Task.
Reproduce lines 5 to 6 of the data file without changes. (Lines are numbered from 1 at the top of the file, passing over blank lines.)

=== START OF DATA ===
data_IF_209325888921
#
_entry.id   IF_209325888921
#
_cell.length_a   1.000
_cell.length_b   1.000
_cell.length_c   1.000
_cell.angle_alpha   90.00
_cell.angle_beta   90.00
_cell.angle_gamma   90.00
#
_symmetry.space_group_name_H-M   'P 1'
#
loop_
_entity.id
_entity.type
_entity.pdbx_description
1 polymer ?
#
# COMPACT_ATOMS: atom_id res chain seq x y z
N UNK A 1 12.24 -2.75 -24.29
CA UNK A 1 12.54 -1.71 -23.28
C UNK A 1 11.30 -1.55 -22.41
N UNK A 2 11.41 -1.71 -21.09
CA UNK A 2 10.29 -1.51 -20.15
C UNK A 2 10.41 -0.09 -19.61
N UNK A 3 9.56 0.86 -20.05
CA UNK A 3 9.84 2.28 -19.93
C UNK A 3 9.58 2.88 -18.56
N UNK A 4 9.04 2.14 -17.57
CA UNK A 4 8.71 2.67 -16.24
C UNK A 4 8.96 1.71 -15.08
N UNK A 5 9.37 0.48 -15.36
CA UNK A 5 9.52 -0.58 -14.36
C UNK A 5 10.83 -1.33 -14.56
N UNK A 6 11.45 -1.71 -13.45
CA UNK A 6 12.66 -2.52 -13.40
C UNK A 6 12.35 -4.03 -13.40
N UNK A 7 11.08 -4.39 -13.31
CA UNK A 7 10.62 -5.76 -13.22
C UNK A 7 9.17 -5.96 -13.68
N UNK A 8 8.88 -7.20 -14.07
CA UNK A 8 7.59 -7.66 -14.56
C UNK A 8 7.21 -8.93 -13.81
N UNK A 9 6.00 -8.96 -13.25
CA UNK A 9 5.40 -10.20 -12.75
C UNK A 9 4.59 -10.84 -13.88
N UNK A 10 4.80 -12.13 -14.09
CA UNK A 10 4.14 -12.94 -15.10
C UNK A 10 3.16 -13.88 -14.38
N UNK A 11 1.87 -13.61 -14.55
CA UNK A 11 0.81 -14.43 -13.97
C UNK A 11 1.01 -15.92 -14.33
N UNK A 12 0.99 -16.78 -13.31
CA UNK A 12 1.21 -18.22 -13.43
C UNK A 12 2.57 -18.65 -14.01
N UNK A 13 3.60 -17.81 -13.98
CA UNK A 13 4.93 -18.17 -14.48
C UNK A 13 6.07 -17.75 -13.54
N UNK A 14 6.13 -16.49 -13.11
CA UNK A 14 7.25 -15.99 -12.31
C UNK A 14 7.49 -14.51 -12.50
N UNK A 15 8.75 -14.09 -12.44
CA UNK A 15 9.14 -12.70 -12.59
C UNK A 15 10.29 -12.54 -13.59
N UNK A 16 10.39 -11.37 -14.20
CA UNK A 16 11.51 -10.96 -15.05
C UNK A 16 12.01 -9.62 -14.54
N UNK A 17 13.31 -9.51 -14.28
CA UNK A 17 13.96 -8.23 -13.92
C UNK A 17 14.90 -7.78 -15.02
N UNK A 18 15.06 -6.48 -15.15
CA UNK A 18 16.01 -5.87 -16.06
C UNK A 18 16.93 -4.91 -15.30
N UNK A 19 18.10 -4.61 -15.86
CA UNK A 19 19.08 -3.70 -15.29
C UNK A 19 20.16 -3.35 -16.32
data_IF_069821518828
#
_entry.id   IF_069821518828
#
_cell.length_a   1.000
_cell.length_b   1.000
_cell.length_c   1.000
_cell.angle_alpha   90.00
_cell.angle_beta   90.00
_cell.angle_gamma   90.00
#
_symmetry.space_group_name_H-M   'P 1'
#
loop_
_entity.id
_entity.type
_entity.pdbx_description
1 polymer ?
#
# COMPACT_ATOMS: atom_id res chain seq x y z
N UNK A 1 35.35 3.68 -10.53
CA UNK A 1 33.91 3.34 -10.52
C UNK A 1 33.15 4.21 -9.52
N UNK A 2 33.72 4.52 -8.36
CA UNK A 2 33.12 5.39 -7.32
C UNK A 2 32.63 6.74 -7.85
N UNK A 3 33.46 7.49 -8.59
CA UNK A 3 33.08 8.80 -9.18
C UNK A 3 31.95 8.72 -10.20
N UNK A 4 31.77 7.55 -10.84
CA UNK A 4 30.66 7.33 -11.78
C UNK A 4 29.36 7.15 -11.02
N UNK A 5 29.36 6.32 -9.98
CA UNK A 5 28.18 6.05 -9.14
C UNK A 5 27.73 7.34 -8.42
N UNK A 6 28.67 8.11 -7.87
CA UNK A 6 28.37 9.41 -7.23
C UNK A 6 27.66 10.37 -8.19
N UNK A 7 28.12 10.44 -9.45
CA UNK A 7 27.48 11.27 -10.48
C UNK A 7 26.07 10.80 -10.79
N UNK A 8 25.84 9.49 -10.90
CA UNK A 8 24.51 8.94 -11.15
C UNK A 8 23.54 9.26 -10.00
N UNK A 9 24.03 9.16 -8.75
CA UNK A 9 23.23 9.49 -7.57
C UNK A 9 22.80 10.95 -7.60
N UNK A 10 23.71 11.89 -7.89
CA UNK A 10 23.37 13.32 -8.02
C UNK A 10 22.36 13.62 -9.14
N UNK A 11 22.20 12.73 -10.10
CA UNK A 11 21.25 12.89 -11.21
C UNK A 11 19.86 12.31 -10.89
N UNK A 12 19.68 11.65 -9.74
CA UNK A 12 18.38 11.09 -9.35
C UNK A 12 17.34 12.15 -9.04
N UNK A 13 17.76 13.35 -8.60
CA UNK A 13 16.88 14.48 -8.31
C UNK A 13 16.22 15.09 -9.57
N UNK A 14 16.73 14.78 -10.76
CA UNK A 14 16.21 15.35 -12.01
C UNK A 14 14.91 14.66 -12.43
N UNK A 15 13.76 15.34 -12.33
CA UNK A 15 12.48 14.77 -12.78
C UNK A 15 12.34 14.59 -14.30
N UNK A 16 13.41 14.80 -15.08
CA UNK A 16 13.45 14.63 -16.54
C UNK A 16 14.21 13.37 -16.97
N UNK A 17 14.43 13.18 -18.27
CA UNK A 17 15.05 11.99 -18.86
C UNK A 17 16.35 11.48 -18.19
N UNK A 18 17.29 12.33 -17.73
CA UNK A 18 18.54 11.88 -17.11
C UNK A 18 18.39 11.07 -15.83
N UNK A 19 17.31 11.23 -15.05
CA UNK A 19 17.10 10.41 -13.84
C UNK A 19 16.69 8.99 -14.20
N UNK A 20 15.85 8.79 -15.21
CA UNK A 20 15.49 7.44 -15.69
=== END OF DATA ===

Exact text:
_cell.length_a   1.000
_cell.length_b   1.000